Drake Johnson gave himself one hour for pity.

The day he found out he had torn his anterior cruciate ligament for the second time, Michigan’s then-redshirt sophomore running back needed to get his feelings out. He drove around, listening to Boyz II Men and Mariah Carey, wallowing in the raw emotion of being told he had reinjured his ACL. But just for an hour.

“After that … I had to get back,” Johnson said. “I couldn’t have any more negative emotions if I wanted to play (again), so it was like, ‘It’s time to get going.’ ”

Johnson, who grew up in Ann Arbor and came to Michigan from Pioneer High School, made immense strides at the end of the 2014 season. He rushed for 122 yards and two touchdowns in a breakout game against Indiana, and by the time the Ohio State game rolled around, he was verging on being the go-to back.

But in the third quarter against the Buckeyes, Johnson injured his knee as he scored a touchdown. He didn’t return to the game, and it was later revealed he had torn the same ACL he had injured his redshirt freshman season, in 2013.

It could have been a devastating blow to his confidence and to his career. But Johnson didn’t let his second torn ACL keep him down long.

Today, Johnson exudes optimism even when talking about one of the most difficult injuries an athlete can face. He worked himself back to health in time for camp, a nine-month process for the same injury that took him six the first time around.

“I was in a wheelchair for a few weeks,” Johnson said. “Luckily it was over winter break, so I kind of, like, wheel-chaired around my house. I got really bored, so I tried to do tricks on it, do wheelies on it and stuff, entertain myself. I got really good, actually.”

After getting out of the wheelchair, Johnson began the rehab process and expected to be ready for full contact by the first day of fall camp. But when he saw the speed at which his teammates were playing, he realized he wouldn’t be able to jump back in as quickly as he initially wanted.

And when he finally got the green light to return in August, he had to play catch-up to an even deeper stable of running backs than the Wolverines had last season. But according to Johnson, there hasn’t been any envy or hostility between him, redshirt junior De’Veon Smith, junior Derrick Green and redshirt sophomore Ty Isaac.

Instead, he says the competition has helped the backs learn from each other.

“I watch De’Veon, I watch Derrick and Ty all practice, and they do good things. They do dope things,” Johnson said. “You’re like, ‘Wow, that was dope.’ They make cuts, they make blocks, they make all these plays and you’re like, ‘I should do that!’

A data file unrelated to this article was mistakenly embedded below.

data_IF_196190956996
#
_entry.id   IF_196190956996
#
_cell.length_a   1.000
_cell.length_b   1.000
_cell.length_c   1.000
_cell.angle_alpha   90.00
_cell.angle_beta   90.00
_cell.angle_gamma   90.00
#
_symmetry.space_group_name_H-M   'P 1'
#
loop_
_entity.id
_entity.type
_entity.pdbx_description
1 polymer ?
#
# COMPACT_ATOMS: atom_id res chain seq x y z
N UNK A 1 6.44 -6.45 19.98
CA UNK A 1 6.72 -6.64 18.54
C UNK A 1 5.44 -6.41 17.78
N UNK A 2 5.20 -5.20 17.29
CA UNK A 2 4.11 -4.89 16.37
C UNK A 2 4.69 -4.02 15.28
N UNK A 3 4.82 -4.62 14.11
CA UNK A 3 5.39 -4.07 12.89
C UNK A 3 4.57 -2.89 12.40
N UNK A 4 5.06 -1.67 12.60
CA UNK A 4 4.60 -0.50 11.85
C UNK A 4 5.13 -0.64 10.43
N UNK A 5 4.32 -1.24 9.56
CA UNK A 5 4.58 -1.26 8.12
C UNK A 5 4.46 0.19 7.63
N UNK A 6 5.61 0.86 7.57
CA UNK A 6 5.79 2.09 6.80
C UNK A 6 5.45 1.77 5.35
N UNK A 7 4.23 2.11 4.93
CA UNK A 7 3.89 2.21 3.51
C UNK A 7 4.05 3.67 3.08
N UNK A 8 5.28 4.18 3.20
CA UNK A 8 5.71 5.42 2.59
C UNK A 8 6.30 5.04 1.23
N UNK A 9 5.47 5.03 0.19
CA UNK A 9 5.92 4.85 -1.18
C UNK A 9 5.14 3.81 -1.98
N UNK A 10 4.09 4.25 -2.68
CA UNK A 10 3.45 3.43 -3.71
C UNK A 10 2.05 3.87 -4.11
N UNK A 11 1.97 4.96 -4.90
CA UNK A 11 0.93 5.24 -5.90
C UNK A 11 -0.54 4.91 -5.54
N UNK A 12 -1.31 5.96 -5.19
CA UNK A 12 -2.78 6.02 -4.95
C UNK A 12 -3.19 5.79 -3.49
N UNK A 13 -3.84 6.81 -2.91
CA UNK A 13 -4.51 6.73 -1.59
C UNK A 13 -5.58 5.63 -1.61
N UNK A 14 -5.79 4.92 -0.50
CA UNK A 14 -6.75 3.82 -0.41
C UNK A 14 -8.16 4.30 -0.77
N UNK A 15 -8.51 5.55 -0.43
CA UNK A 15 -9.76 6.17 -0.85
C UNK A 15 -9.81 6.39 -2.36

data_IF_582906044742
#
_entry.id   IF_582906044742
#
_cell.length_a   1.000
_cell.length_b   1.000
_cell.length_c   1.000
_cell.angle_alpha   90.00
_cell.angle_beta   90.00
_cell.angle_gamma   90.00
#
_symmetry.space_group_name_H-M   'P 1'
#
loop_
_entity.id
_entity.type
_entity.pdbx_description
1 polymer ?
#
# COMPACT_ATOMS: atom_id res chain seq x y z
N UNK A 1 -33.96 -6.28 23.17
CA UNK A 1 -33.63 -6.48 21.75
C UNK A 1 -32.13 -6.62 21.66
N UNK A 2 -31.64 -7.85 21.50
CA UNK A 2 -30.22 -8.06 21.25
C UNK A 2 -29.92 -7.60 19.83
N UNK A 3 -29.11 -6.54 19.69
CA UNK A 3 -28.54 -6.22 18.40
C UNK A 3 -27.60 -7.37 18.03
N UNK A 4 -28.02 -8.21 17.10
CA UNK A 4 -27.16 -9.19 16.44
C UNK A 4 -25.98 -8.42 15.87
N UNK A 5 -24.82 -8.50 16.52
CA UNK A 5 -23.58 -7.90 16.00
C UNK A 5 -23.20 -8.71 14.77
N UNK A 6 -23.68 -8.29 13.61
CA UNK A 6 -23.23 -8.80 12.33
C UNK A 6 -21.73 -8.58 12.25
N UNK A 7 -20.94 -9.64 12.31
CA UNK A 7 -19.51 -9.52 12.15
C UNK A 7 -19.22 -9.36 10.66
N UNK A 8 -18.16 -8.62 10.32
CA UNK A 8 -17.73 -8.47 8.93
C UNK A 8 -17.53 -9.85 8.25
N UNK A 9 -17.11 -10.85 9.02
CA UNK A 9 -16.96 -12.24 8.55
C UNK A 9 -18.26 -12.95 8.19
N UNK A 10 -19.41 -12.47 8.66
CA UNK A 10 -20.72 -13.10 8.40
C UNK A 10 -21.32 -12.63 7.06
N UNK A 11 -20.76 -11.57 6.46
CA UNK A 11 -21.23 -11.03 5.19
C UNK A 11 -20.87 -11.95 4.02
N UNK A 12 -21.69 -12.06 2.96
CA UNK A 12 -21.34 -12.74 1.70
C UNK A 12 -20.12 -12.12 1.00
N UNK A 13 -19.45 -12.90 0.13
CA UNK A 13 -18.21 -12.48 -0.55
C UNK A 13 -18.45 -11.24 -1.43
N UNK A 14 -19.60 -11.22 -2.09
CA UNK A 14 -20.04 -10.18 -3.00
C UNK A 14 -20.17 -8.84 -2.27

“That’s the kind of environment we have. I’ll pop off a long run, and I’ll look back, and they’ll be like, ‘Hey Drake, how’d you do that?’ Or, I’ll come back and I’ll watch them pop off a long run: ‘Hey, how’d you do that?’ ”

And so far, that growth is showing on the field. Through four games, Michigan is averaging 202 rushing yards per game. Johnson has gotten just 11 carries for 57 yards, but right now, he’s focused on being part of a unit that amasses large totals together.

After two torn ACLs, he’s not taking any role for granted, even if that means standing on the sideline, watching Smith carry the load. He isn’t content to warm the bench, but at the same time, he roots for his fellow backs, his friends, to succeed.

“We aren’t having to have this pissing contest to see who can kick the other in the shins harder,” Johnson said.

But Johnson is getting closer to being able to take back part of the load, adding burst and agility to a backfield that is mostly built for power.

“Obviously, like I said, everyone wants to be the starter,” Johnson said. “But I’m happy with wherever they’ll play me. I just want to be effective for the team, essentially. If that’s being a third-down back, if that’s goal-line back, if that’s second-string back. Whatever it is, I just want to help the team in a positive manner.”

The time for pity has long since passed. Now, Johnson just wants to play football.

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